The artwork: collector of meanings and values
The artist is the first to give meaning and value to a work, but depending on perspective, context and time, many more are added. Middelheim Museum sees collecting, unlocking and further developing this multitude of meanings and values as an important task. It sets great store by polyphony, in which the public also determines the significance and importance of the collection.
The collection parliament: choosing from different perspectives
This is why the choice of works in the collection pavilion was not made by a single individual or within a single theme: the museum invited a panel of people with different backgrounds to make the selection. This “collection parliament” represented the perspective of Middelheim Museum’s various stakeholders, including the public and artists.
Different values: more than just an art-historical point of view
The parliament selected works of art on the basis of international valuation criteria, which help to understand the various reasons why a work of art can be significant. As a result, there are both obvious masterpieces such as Alberto Giacometti’s Femme de Venise II (1956-57) and unexpected discoveries.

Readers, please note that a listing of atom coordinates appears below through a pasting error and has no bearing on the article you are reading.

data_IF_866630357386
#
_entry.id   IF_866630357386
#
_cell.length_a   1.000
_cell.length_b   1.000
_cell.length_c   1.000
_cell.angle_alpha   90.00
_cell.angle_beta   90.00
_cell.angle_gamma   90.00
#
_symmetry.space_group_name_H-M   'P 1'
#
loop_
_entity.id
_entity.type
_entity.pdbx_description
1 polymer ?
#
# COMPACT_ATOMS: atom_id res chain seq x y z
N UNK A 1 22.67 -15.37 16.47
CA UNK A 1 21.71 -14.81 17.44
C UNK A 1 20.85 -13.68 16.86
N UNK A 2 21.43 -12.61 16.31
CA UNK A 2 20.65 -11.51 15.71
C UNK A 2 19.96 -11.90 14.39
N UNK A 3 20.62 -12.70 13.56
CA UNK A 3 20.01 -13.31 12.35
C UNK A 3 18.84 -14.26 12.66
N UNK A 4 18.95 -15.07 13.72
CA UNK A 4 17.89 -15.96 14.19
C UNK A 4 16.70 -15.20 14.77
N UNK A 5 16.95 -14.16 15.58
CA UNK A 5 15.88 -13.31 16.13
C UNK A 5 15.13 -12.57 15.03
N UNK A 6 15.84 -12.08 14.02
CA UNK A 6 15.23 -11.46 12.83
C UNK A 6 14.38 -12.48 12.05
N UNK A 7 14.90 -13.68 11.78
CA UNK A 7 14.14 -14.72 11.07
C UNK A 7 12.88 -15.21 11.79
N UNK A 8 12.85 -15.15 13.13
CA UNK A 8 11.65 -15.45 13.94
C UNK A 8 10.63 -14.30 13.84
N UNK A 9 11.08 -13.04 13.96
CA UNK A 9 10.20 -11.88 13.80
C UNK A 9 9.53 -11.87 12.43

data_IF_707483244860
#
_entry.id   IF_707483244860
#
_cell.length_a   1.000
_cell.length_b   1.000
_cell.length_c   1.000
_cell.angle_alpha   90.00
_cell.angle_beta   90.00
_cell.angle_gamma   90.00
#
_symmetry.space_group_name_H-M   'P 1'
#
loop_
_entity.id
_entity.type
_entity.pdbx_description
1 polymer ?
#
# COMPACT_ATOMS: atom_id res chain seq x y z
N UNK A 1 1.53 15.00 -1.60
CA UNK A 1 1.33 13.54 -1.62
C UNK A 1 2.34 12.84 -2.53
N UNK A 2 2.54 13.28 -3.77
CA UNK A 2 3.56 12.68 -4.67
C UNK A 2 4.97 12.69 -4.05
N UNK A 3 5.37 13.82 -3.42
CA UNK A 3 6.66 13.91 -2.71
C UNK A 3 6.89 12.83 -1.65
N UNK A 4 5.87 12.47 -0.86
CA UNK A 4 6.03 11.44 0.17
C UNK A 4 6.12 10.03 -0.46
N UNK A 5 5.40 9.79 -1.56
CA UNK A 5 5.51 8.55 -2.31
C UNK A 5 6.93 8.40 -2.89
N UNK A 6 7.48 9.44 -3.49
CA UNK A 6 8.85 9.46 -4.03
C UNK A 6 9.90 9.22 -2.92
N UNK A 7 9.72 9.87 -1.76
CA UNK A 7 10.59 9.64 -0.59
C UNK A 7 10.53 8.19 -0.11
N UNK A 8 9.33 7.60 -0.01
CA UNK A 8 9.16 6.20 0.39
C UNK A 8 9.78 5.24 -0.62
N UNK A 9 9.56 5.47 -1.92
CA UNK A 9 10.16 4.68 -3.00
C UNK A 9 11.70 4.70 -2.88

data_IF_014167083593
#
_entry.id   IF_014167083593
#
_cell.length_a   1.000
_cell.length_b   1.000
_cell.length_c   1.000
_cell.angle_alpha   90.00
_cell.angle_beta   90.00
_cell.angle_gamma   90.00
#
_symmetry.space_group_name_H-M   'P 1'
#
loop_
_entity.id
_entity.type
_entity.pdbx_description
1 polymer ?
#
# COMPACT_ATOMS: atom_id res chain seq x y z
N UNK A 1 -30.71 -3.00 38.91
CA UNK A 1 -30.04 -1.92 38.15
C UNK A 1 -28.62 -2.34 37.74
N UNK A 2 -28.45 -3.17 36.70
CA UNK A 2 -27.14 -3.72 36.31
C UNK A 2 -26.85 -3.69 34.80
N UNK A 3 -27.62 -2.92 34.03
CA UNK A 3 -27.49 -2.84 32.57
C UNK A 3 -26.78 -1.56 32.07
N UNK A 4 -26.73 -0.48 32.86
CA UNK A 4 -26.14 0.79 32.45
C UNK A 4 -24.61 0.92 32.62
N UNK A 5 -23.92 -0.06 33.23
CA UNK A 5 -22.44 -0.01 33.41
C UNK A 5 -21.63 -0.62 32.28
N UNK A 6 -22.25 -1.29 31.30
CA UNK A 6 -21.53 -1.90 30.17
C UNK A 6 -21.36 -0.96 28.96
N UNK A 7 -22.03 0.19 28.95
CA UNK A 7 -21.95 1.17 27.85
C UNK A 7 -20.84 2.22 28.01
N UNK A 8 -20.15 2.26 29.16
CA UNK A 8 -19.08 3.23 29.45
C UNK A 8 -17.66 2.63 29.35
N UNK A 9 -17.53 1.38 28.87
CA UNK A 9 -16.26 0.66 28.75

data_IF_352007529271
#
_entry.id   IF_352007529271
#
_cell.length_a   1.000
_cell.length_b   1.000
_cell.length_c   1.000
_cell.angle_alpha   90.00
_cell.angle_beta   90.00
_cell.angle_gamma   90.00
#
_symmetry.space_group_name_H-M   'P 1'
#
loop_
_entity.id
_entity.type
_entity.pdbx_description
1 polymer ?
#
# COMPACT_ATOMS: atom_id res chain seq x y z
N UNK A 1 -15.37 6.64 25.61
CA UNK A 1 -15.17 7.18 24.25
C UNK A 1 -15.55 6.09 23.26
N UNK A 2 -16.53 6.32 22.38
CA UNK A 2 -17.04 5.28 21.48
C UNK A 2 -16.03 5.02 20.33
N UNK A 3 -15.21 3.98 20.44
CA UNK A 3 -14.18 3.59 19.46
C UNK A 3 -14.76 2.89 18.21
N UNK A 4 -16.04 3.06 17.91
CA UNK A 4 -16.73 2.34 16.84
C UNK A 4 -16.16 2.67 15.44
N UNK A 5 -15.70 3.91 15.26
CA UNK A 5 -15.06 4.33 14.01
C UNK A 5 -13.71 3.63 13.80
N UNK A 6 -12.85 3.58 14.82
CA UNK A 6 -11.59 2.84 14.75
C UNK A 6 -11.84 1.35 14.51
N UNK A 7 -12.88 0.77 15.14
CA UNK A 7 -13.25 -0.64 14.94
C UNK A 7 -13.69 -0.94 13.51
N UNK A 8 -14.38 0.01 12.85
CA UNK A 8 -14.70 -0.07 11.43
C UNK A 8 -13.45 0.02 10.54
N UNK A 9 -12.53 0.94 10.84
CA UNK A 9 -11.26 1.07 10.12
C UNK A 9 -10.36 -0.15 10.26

All works of art were valued according to seven criteria.
- The art-historical value, as in Femme à la Voilette (1895), which shows how Medardo Rosso was the pioneer of modern sculpture.
- The general historical value, such as Käthe Kollwitz’s Pietà (1937), which brings together nearly a century of German history.
- The museum-historical value, such as the first purchase for the museum in 1950: La Lupa (1931) by Arturo Martini.
- The social value, as in Madame Stone (L’Américaine) (1927) by Charles Despiau, which is in keeping with the identity of today’s woman as an autonomous personality, as well as with more complex notions of identity and gender fluidity.
- The social-critical value, as in the Group of Congolese Women (1953) by Floris Jespers, originally known as the “group of negresses”: fraught heritage that society looks at very differently today than it did in the past.
- The perception value, such as Patricia Piccinini’s Nest (2006), a great favorite with the public.
- The information value: Richard Deacon’s model Small Mind (1992) gives us an idea of the initial appearance (in wood) of his monumental Never Mind, which exists today in a steel version.